Helping staff cope with organisational change

Nov 12, 2015

Change within an organisation can be unsettling and distracting. Disruptions to company structure and staffing levels or individual roles can be especially daunting for employees, so it's important to make the process as smooth and transparent as possible.

If not managed appropriately, organisational change can lead to feelings of exclusion and isolation among employees, and ultimately contribute to the development of mental health conditions.

At any given time about one in five people in Australia experiences a mental health condition – most commonly anxiety and depression – and these can affect a person’s ability to work.

Comedian Billy Crystal nailed it when he said: “Change is such hard work.” By establishing a strong communication framework you'll help to ensure your staff are well informed and comfortable about future changes to the business and their role within it.

Open the lines of communication

The first and most crucial step is consultation. Whether the changes are about an organisation’s structure, practices or definitions of roles, consulting with all staff or with staff representatives will ensure workers can express their views, propose solutions to perceived issues, and feel connected to the process.

Consultation also means employees can contribute to policies and procedures around issues such as workplace bullying or workload stress.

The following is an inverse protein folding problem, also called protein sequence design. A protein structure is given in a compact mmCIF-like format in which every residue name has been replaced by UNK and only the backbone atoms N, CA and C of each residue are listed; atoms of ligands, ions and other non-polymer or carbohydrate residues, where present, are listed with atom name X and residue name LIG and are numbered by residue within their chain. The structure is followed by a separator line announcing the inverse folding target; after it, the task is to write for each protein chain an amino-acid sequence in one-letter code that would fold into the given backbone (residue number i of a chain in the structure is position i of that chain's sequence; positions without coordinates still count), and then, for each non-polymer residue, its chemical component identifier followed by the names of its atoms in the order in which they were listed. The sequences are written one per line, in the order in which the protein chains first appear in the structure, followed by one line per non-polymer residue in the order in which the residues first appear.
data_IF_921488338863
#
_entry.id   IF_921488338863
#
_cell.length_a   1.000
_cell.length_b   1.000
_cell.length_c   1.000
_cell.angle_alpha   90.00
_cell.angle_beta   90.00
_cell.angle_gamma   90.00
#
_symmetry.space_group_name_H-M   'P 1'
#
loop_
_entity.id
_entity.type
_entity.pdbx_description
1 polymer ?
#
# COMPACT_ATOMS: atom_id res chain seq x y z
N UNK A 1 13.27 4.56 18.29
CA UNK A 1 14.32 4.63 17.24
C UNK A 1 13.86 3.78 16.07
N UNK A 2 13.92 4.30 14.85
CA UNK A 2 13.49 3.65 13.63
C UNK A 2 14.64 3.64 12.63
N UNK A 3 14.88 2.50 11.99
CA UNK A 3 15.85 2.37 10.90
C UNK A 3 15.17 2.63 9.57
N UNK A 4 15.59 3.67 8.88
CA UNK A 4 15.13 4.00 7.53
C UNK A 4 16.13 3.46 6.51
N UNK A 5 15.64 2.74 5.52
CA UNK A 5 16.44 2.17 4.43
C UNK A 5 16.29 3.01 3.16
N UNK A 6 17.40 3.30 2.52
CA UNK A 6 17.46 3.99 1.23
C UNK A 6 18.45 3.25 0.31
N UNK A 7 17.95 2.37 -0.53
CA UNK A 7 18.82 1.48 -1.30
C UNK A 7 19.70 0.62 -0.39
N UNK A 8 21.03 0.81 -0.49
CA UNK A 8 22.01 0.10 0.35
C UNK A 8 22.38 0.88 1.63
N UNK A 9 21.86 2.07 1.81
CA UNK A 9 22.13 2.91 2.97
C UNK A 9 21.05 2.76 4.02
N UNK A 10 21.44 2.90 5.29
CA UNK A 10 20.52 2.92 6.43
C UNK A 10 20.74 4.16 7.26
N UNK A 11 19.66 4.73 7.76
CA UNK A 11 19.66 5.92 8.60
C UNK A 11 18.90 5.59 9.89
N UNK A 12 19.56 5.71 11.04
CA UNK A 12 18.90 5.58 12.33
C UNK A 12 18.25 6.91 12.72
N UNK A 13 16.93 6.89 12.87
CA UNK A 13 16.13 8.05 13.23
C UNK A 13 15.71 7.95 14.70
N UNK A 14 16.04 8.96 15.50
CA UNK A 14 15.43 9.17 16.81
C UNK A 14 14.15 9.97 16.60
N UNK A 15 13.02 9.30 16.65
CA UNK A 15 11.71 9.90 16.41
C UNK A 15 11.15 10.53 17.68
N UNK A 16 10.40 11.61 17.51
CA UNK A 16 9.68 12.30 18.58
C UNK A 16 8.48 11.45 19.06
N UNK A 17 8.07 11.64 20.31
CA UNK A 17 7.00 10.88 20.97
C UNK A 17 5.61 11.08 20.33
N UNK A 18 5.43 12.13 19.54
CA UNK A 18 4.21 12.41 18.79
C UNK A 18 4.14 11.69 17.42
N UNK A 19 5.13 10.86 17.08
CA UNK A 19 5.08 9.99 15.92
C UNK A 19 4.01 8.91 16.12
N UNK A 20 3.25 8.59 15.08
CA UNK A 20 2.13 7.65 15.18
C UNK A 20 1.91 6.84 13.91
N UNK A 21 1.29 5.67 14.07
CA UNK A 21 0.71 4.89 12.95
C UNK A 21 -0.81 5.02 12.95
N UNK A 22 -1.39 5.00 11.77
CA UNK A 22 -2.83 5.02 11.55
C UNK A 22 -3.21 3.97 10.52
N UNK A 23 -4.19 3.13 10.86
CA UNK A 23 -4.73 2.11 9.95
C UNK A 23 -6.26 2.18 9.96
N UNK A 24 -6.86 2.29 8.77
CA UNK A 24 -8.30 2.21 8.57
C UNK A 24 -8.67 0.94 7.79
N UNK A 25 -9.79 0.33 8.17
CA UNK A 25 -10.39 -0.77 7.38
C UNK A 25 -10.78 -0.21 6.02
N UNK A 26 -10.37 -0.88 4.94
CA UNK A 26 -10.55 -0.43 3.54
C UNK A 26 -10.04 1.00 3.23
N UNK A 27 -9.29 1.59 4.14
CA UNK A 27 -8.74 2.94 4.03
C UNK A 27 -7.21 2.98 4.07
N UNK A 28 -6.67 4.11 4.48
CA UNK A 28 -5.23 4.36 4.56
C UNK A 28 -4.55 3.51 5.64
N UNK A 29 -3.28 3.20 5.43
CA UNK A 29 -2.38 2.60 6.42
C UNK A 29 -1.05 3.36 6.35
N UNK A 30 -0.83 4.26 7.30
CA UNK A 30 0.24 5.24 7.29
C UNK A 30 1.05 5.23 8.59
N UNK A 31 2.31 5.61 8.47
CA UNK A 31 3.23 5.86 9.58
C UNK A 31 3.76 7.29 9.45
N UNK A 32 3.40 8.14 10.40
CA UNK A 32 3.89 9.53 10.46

Such consultation could be in the form of open meetings with all staff, management meetings with employee representatives on behalf of staff or individual meetings with HR. Think about ways employees can provide anonymous or confidential feedback - this will ensure the answers you get are honest and accurate. 

Ideally these meetings would take place well in advance of any proposed changes so that staff suggestions can be considered and incorporated into the process.

Keep the conversation going

Employers have a duty of care to ensure they provide information, training, instruction and supervision so workers can deal with the changes and can safely perform their work activities.

Think about ways to communicate with employees, ensuring everyone stays informed. Depending on this size of your organisation, this might include regular staff meetings to explain the company’s decisions, updates in your staff newsletter or intranet, or posters and other communications around the workplace. 

Creating an environment of open communication means that when concerns arise, employees feel comfortable discussing it with leaders.

Consistently monitor the effects of change

As new changes are rolled out through the business, it is imperative that leaders monitor the effects on employees.

Leaders need to ensure employees aren't exposed to unreasonable work demands – physical, emotional or mental – and that their roles fit with their skills and experience. 

Install a system where unrealistic deadlines or excessive workloads are identified and modified – if unchecked these can lead to high levels of stress, with people working long hours, constant overtime or not taking breaks in an effort to complete tasks. Encourage consistent feedback from employees through staff meetings, consultation with staff representatives or even anonymous surveys.

For more tips and guidance, download Heads Up's Managing change fact sheet.

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